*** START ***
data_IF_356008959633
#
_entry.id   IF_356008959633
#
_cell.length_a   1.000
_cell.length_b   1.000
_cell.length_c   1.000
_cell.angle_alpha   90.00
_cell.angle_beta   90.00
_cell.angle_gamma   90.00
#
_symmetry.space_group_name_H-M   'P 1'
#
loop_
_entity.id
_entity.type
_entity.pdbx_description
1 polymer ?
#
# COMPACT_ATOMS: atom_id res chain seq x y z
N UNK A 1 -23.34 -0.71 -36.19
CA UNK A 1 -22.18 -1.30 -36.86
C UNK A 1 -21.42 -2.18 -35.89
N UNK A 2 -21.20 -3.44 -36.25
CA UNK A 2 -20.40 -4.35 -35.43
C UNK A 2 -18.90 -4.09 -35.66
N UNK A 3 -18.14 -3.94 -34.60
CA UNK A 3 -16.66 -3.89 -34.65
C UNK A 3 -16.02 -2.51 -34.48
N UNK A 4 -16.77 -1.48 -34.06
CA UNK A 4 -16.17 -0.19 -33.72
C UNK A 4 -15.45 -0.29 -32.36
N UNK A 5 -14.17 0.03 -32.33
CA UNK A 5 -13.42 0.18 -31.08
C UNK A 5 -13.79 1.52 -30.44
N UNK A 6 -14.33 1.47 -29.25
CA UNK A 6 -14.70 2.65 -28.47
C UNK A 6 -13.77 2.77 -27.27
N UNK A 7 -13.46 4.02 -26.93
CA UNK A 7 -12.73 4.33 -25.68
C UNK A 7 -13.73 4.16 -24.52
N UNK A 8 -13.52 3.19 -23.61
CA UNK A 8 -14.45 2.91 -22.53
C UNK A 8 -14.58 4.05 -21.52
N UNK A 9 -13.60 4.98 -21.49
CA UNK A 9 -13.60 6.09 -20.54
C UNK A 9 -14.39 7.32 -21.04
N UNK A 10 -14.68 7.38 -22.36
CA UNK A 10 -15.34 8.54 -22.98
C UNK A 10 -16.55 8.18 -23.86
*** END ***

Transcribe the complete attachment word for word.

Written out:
data_IF_356008959633
#
_entry.id   IF_356008959633
#
_cell.length_a   1.000
_cell.length_b   1.000
_cell.length_c   1.000
_cell.angle_alpha   90.00
_cell.angle_beta   90.00
_cell.angle_gamma   90.00
#
_symmetry.space_group_name_H-M   'P 1'
#
loop_
_entity.id
_entity.type
_entity.pdbx_description
1 polymer ?
#
# COMPACT_ATOMS: atom_id res chain seq x y z
N UNK A 1 -23.34 -0.71 -36.19
CA UNK A 1 -22.18 -1.30 -36.86
C UNK A 1 -21.42 -2.18 -35.89
N UNK A 2 -21.20 -3.44 -36.25
CA UNK A 2 -20.40 -4.35 -35.43
C UNK A 2 -18.90 -4.09 -35.66
N UNK A 3 -18.14 -3.94 -34.60
CA UNK A 3 -16.66 -3.89 -34.65
C UNK A 3 -16.02 -2.51 -34.48
N UNK A 4 -16.77 -1.48 -34.06
CA UNK A 4 -16.17 -0.19 -33.72
C UNK A 4 -15.45 -0.29 -32.36
N UNK A 5 -14.17 0.03 -32.33
CA UNK A 5 -13.42 0.18 -31.08
C UNK A 5 -13.79 1.52 -30.44
N UNK A 6 -14.33 1.47 -29.25
CA UNK A 6 -14.70 2.65 -28.47
C UNK A 6 -13.77 2.77 -27.27
N UNK A 7 -13.46 4.02 -26.93
CA UNK A 7 -12.73 4.33 -25.68
C UNK A 7 -13.73 4.16 -24.52
N UNK A 8 -13.52 3.19 -23.61
CA UNK A 8 -14.45 2.91 -22.53
C UNK A 8 -14.58 4.05 -21.52
N UNK A 9 -13.60 4.98 -21.49
CA UNK A 9 -13.60 6.09 -20.54
C UNK A 9 -14.39 7.32 -21.04
N UNK A 10 -14.68 7.38 -22.36
CA UNK A 10 -15.34 8.54 -22.98
C UNK A 10 -16.55 8.18 -23.86